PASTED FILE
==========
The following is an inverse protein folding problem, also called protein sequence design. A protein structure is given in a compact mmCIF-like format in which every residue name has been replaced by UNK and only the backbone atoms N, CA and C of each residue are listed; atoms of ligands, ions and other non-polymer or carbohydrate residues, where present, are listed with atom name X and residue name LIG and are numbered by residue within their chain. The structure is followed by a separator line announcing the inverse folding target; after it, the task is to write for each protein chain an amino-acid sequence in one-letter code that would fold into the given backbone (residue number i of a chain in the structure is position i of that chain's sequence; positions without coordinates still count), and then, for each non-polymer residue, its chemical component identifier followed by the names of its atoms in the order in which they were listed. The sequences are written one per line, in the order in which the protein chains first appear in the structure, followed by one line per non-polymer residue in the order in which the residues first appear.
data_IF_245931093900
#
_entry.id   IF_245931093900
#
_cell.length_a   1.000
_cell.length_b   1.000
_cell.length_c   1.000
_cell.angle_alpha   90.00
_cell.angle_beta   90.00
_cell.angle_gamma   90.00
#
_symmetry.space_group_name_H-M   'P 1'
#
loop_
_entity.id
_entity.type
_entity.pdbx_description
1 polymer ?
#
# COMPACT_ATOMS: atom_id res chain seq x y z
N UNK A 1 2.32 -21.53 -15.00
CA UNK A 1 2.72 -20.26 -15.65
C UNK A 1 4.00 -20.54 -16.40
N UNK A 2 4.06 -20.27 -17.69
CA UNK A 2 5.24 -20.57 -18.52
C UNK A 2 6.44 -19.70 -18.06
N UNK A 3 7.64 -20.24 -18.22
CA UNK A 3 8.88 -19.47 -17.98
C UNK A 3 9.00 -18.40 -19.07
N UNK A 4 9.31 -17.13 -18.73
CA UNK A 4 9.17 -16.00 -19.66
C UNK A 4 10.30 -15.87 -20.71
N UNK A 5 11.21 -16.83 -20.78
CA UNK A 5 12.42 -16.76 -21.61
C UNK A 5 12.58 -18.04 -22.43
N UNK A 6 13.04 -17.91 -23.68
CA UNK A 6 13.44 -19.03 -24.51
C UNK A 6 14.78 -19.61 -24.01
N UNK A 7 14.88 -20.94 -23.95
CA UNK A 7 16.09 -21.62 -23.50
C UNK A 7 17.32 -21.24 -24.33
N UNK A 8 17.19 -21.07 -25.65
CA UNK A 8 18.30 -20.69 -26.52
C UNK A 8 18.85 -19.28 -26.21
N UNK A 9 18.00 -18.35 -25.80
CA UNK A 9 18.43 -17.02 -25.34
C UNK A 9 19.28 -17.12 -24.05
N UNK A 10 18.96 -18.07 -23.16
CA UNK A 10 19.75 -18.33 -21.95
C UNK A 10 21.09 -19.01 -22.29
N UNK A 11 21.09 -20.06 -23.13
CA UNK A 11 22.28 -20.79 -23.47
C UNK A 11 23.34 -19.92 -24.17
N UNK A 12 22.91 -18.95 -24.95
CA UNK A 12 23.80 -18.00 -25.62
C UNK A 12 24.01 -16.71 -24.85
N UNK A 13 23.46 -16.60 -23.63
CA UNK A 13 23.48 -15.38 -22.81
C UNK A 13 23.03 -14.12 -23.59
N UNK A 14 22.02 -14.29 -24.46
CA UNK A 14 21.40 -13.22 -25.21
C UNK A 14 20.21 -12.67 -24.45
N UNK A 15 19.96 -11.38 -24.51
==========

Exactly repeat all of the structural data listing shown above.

The following is an inverse protein folding problem, also called protein sequence design. A protein structure is given in a compact mmCIF-like format in which every residue name has been replaced by UNK and only the backbone atoms N, CA and C of each residue are listed; atoms of ligands, ions and other non-polymer or carbohydrate residues, where present, are listed with atom name X and residue name LIG and are numbered by residue within their chain. The structure is followed by a separator line announcing the inverse folding target; after it, the task is to write for each protein chain an amino-acid sequence in one-letter code that would fold into the given backbone (residue number i of a chain in the structure is position i of that chain's sequence; positions without coordinates still count), and then, for each non-polymer residue, its chemical component identifier followed by the names of its atoms in the order in which they were listed. The sequences are written one per line, in the order in which the protein chains first appear in the structure, followed by one line per non-polymer residue in the order in which the residues first appear.
data_IF_245931093900
#
_entry.id   IF_245931093900
#
_cell.length_a   1.000
_cell.length_b   1.000
_cell.length_c   1.000
_cell.angle_alpha   90.00
_cell.angle_beta   90.00
_cell.angle_gamma   90.00
#
_symmetry.space_group_name_H-M   'P 1'
#
loop_
_entity.id
_entity.type
_entity.pdbx_description
1 polymer ?
#
# COMPACT_ATOMS: atom_id res chain seq x y z
N UNK A 1 2.32 -21.53 -15.00
CA UNK A 1 2.72 -20.26 -15.65
C UNK A 1 4.00 -20.54 -16.40
N UNK A 2 4.06 -20.27 -17.69
CA UNK A 2 5.24 -20.57 -18.52
C UNK A 2 6.44 -19.70 -18.06
N UNK A 3 7.64 -20.24 -18.22
CA UNK A 3 8.88 -19.47 -17.98
C UNK A 3 9.00 -18.40 -19.07
N UNK A 4 9.31 -17.13 -18.73
CA UNK A 4 9.17 -16.00 -19.66
C UNK A 4 10.30 -15.87 -20.71
N UNK A 5 11.21 -16.83 -20.78
CA UNK A 5 12.42 -16.76 -21.61
C UNK A 5 12.58 -18.04 -22.43
N UNK A 6 13.04 -17.91 -23.68
CA UNK A 6 13.44 -19.03 -24.51
C UNK A 6 14.78 -19.61 -24.01
N UNK A 7 14.88 -20.94 -23.95
CA UNK A 7 16.09 -21.62 -23.50
C UNK A 7 17.32 -21.24 -24.33
N UNK A 8 17.19 -21.07 -25.65
CA UNK A 8 18.30 -20.69 -26.52
C UNK A 8 18.85 -19.28 -26.21
N UNK A 9 18.00 -18.35 -25.80
CA UNK A 9 18.43 -17.02 -25.34
C UNK A 9 19.28 -17.12 -24.05
N UNK A 10 18.96 -18.07 -23.16
CA UNK A 10 19.75 -18.33 -21.95
C UNK A 10 21.09 -19.01 -22.29
N UNK A 11 21.09 -20.06 -23.13
CA UNK A 11 22.28 -20.79 -23.47
C UNK A 11 23.34 -19.92 -24.17
N UNK A 12 22.91 -18.95 -24.95
CA UNK A 12 23.80 -18.00 -25.62
C UNK A 12 24.01 -16.71 -24.85
N UNK A 13 23.46 -16.60 -23.63
CA UNK A 13 23.48 -15.38 -22.81
C UNK A 13 23.03 -14.12 -23.59
N UNK A 14 22.02 -14.29 -24.46
CA UNK A 14 21.40 -13.22 -25.21
C UNK A 14 20.21 -12.67 -24.45
N UNK A 15 19.96 -11.38 -24.51